Health Insurance and Managed Care 152:217:001

GHS

History and theory of insurance, comparative health systems, health systems and networks, HMOs, public health insurance, care for uninsured; emphasis on public policy.


None

174:200 (HMP:5005)





Latino Culture












Latino Culture

Global Aging

152:153:EXW


Social Work

Demographic factors that contribute to the world wide phenomena of population aging in context of WHO Active Aging and the United Nation's Principles for Older Persons frameworks.

None

None

Latino Culture

Gender, Race and Class in the US


131:055

Gender, Women’s and Sexuality Studies

Focuses on three intersecting axes of power: gender, race, and class; how each of these categories complicates the other, so that each is understood as inseparable from the other. E.g. the color of gender, the gender of class, and the sexualities of race. In this course, we seek to increase our understanding of the inequities in our society and the consequences of those inequities for different communities and individuals within the nation.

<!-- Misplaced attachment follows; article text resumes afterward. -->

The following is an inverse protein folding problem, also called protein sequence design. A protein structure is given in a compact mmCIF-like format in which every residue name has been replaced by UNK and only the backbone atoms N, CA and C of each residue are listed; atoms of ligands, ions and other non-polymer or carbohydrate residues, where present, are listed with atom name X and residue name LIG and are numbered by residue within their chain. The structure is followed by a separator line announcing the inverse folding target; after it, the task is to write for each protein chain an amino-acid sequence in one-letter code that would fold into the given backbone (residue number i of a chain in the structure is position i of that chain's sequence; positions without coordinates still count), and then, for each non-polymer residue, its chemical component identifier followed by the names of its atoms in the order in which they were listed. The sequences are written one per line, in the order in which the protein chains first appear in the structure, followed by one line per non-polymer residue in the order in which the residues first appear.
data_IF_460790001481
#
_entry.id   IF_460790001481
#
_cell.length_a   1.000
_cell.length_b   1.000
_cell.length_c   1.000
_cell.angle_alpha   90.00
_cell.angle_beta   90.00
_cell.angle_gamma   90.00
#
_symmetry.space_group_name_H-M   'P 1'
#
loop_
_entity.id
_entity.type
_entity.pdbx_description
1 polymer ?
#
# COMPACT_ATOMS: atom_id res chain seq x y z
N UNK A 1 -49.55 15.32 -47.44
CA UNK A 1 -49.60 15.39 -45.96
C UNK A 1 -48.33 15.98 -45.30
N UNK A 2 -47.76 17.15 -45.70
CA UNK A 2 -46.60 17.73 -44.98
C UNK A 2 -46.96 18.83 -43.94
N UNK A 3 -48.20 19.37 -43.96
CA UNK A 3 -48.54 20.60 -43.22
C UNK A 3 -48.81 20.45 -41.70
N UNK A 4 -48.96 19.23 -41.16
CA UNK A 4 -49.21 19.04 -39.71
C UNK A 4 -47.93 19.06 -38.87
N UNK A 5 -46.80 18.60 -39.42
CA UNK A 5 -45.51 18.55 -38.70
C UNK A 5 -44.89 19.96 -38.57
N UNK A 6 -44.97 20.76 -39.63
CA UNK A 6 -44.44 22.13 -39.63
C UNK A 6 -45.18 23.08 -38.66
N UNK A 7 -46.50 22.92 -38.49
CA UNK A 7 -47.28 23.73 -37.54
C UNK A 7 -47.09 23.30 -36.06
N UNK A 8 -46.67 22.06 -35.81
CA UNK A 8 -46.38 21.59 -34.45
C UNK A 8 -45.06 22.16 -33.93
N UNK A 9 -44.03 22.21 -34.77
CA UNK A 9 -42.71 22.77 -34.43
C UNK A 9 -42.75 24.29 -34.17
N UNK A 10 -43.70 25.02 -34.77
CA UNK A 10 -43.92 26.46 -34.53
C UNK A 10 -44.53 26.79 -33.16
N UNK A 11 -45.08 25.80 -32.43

CD

None

Latino Culture

Latin American Studies Seminar

130:176:001



LAS

This seminar explores urban cultures of Colombia, Ecuador and Peru by way of literature, journalism, and everyday language use.  This approach includes, first, a focus on storytelling as fundamental cultural activity, specifically personal stories situated within historical and political context.  That focus is then expanded to include journalistic storytelling about contemporary social forces, specifically violence in Colombia. Second, this large-scale emphasis on storytelling is joined to the details of everyday language use:  how people use linguistic resources  and cultural practices  to coordinate their actions, from the basic interactions (thanking, disagreeing, apologizing) to the profound (addressing hierarchy and political difference in public debate.)  Taught in English; some knowledge of Spanish is helpful.


None

None




Theory and Practice of

Cultural Diversity













Theory and Practice

American Deaf Culture

158:102:001




Amer Sign Language

Cultural practices, beliefs, values of the American deaf community. Taught in American Sign Language.

None

None

Theory and Practice

Issues in ASL and Deaf Studies


158:104:001

Amer Sign Language

Current issues in American Sign Language and the American deaf community, such as linguistics, culture, literacy.


None

None

Theory and Practice

History of the American Deaf Community

16A:104:SCA





History